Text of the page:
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Content Syndication and Guest Blogging

  |  July 4, 2014   |  Comments

Syndicating your content to a third-party site or guest blogging for a respected publication can be a boost for your business. Here's a deeper look at the benefits, and potential drawbacks, of this strategy.

If your company is regularly publishing good content on your site, you might consider syndicating a portion of this content out to third parties, for example, to online publications in your business vertical.

Why Syndicate or Guest Blog?

  1. More Visibility. Although you may have put a lot of SEO effort into your business domain, few B2B sites have the site authority of a dedicated content site. By sharing content with a site with higher authority than your own, your content will be more visible in search engines. Additionally, the site you syndicate to may aggressively promote your content via its own promotional apparatus, which often includes emails sent to large subscriber lists and posts to high-traffic social channels. Syndication can extend your reach to audiences that might otherwise be completely unaware of what your business does.
  2. Added Prestige. If you can strike a deal with a first-rate publisher, your business may be the beneficiary of a prestige boost. Many online publishers (including ClickZ) are extremely picky about who they allow into their pages; if your content makes the cut, it's definitely something that marks your brand as "elite." You can promote the fact that your work appears in a given high-profile publisher site in your own marketing collateral and on your blog.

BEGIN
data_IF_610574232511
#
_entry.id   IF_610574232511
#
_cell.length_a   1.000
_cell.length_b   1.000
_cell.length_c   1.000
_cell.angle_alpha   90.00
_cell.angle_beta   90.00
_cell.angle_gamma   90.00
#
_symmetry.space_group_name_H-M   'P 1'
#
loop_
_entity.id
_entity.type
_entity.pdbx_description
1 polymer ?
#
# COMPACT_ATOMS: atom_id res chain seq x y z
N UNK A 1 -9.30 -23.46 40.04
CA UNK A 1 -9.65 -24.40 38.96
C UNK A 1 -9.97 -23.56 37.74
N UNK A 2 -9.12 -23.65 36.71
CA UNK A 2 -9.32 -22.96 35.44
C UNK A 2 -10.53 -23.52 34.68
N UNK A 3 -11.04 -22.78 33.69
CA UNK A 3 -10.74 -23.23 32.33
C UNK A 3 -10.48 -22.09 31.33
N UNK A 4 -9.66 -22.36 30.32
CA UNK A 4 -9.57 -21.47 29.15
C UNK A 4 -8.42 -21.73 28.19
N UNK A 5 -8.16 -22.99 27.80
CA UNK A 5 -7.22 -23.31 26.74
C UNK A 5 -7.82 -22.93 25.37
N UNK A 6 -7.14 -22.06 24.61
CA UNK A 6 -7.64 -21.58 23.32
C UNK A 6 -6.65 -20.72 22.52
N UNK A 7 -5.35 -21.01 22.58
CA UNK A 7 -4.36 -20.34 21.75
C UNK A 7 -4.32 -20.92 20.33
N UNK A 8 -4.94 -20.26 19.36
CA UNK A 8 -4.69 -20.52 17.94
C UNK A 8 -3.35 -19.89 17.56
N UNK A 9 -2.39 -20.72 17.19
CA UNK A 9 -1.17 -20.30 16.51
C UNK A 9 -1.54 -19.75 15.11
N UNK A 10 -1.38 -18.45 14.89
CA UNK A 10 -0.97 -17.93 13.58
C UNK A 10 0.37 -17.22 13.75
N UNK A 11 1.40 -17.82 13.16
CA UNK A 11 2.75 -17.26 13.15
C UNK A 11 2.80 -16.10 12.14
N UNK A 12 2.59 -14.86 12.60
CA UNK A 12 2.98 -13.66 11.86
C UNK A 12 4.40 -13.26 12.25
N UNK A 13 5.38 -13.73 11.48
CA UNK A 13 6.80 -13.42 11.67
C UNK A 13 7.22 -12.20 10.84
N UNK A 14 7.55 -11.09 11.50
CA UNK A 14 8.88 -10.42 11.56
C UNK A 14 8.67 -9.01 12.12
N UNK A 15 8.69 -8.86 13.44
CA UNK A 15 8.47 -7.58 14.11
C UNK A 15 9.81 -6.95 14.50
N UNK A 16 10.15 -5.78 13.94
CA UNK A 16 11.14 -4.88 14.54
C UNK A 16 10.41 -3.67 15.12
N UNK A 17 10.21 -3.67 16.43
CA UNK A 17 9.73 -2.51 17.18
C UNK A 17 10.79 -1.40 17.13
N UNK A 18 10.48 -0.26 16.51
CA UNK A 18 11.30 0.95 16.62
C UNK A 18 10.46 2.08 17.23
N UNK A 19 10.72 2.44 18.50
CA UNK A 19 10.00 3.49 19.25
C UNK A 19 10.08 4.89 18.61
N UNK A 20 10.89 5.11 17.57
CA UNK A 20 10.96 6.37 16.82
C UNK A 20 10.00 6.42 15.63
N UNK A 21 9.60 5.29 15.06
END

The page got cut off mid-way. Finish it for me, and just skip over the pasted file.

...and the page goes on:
3. Editorial Assistance. While some outlets will accept whatever words you send their way without adding any value, first-rate publishers will provide an additional layer of copy-editing to ensure that the quality is up to snuff. 

Caveats

  1. No Direct SEO Benefit. When Google's Matt Cutts wrote "stick a fork in it: guest blogging is done" back in January, he wasn't bashing content syndication or guest blogging, only the use of this tactic as a link-building scheme. While many publishers will allow a "hard" link back to your site for navigation purposes, many people recommend that this link should be a "no follow" link so that it does not confer any Page Rank. I'm of the opinion that a hard link in your bio probably won't do any SEO harm and may in fact provide some SEO benefit.
  2. No Self-Promotion. Just like Google, the editors of online syndication outlets want you to write about interesting things in the world, not promote yourself. If your normal editorial voice is self-promotional, tone it down: you're guest blogging/syndicating to share your wisdom, not make sales.
  3. Less Topical Control. Once a third-party site selects you to write on a given topic, you're going to have to stick to that topic. Many sites specialize in very granular, technical topics, and it's rare that you'll be allowed to divert from this topic unless you demand an editorial "beat" that's wide-ranging at the outset of your relationship.